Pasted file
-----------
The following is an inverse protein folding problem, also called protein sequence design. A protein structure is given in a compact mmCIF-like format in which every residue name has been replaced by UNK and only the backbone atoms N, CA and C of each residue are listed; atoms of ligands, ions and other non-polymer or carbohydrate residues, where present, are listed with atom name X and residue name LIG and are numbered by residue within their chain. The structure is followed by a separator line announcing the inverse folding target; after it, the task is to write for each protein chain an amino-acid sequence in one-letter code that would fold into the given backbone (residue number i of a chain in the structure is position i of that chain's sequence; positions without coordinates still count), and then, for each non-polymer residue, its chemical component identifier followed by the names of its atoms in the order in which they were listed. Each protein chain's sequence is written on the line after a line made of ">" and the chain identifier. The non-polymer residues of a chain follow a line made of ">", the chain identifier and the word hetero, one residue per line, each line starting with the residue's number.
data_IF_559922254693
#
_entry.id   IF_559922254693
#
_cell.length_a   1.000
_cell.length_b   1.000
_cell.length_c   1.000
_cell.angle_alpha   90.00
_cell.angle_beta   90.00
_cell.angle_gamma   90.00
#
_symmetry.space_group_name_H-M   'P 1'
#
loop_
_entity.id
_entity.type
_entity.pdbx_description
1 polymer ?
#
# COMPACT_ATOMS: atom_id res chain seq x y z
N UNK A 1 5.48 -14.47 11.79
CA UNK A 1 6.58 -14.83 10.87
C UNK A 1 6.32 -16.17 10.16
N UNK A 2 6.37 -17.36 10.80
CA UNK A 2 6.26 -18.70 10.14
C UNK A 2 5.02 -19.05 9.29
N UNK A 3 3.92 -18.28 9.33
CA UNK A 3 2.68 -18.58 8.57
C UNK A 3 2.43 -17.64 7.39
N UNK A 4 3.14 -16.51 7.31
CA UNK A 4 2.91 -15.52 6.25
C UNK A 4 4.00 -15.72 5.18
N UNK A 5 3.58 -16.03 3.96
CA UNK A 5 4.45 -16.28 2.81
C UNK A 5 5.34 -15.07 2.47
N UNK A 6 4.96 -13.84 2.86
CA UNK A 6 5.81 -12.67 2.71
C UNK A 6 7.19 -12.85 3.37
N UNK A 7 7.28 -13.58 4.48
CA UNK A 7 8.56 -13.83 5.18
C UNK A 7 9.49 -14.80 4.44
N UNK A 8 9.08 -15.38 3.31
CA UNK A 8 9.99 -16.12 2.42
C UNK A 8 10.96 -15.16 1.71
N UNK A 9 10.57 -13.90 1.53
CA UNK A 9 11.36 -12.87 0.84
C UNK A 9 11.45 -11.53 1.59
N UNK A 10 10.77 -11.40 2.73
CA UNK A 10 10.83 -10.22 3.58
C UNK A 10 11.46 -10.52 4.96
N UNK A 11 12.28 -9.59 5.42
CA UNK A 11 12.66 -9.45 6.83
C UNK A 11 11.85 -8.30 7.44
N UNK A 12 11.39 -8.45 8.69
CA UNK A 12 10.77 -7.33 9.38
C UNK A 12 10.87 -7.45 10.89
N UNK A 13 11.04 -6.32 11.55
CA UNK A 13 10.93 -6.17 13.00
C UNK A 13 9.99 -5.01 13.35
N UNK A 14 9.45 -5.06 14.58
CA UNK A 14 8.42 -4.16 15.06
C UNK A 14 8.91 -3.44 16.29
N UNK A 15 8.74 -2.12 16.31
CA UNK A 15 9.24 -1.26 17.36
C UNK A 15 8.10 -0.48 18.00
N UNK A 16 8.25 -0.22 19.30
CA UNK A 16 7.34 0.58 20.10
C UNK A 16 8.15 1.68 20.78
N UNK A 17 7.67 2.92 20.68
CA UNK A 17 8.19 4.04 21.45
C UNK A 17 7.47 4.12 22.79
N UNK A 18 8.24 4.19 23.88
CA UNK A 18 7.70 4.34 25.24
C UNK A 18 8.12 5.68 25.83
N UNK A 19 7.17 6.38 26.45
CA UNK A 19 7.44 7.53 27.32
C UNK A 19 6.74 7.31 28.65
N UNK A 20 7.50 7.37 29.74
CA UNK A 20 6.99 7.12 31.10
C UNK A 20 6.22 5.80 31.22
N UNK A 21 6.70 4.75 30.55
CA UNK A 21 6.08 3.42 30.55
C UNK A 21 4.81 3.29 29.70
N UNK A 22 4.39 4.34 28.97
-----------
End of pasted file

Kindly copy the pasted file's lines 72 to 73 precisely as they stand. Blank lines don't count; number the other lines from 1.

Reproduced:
C UNK A 17 7.47 4.12 22.79
N UNK A 18 8.24 4.19 23.88